photo of an older Pasteur in a laboratory with stoppered flasks and a fermentation tank.
Pasteur in the laboratory. Wikimedia commons, public domain.

Biot again summoned Pasteur to the lab a few days later when the crystallization was complete. Pasteur placed the crystals under a microscope, and began to painstakingly examine their shape, just as he had done in his original experiments. He had recognized that the crystals, which had a regular shape, were asymmetric: in other words, they could not be superimposed on their mirror image. Scientists referred to asymmetric crystals and other asymmetric objects as being ‘chiral’, from the Greek word for ‘hand’. Your hands are chiral objects, because although your right hand and your left hand are mirror images of one another, they cannot be superimposed. That is why you cannot fit your right hand in a left-handed glove.

More importantly, Pasteur had claimed that the chiral crystals he was seeing under the lens of his microscope were of two different types, and the two types were mirror images of each other: about half were what he termed ‘right handed’ and half were ‘left-handed’. He carefully separated the right and left-handed crystals from each other, and presented the two samples to Biot. The eminent scientist then took what Pasteur told him were the left-handed crystals, dissolved them in water, and put the aqueous solution in a polarimeter, an instrument that measures optical rotation. Biot knew that the processed tartaric acid he had provided Pasteur had been optically inactive. He also knew that unprocessed tartaric acid from grapes had right-handed optical activity, whereas left-handed tartaric acid was unheard of. Before his eyes, however, he now saw that the solution was rotating light to the left. He turned to his young colleague and exclaimed, ” Mon cher enfant, j’ai tant aime ́ les sciences dans ma vie que cela me fait battre le coeur!’ (My dear child, I have loved science so much during my life that this makes my heart pound!)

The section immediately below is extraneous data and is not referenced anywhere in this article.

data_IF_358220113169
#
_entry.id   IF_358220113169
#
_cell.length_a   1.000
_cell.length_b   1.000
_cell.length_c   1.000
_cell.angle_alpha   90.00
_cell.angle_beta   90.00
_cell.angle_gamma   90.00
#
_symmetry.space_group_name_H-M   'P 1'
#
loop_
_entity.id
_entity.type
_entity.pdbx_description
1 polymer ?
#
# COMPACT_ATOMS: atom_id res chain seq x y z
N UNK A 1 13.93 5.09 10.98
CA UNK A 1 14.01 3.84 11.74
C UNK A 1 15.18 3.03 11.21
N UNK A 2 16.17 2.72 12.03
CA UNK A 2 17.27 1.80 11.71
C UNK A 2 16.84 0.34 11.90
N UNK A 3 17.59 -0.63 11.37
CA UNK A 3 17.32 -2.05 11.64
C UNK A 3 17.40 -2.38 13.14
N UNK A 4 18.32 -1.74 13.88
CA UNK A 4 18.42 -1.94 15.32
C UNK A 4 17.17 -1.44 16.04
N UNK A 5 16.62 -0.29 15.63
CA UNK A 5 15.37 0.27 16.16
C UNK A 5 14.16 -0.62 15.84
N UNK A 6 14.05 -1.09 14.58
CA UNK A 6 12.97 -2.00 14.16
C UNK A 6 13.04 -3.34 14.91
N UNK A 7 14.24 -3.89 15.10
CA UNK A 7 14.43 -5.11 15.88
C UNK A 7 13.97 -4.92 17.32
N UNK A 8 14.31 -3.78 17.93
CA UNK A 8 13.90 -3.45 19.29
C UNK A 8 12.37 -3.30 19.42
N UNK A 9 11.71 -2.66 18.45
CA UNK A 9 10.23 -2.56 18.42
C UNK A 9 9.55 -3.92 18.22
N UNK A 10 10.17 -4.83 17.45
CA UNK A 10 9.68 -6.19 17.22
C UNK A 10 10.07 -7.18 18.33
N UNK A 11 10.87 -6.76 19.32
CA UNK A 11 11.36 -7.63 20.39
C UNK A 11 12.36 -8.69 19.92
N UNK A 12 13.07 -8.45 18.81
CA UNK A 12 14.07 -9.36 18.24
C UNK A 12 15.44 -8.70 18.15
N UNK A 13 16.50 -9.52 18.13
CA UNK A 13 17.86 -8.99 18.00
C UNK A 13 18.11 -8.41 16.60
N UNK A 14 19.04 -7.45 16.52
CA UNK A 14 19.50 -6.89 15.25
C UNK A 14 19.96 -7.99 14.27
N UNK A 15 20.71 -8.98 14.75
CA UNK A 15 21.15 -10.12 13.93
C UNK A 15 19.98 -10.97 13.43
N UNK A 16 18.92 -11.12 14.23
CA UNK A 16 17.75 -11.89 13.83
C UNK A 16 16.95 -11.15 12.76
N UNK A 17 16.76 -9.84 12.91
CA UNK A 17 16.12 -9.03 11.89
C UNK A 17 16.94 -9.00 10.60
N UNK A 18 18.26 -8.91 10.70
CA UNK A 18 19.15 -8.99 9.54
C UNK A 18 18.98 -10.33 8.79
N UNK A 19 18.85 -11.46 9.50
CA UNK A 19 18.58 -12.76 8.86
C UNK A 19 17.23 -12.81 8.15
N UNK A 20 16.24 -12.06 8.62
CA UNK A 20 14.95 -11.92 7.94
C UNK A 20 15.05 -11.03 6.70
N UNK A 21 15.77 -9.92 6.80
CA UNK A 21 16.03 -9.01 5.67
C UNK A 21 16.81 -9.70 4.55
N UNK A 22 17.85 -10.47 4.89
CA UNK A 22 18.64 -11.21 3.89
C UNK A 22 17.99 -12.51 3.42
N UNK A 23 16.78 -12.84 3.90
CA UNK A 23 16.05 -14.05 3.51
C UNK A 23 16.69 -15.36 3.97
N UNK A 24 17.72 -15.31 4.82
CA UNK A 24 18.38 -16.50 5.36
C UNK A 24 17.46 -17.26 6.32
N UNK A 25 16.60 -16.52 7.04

a pair of hands resting on a table.
Hands are chiral objects, which are not superimposable despite having the same parts and connections. Chirality also exists at the molecular scale. By Daniel Sone https://commons.wikimedia.org/w/index.php?curid=24028610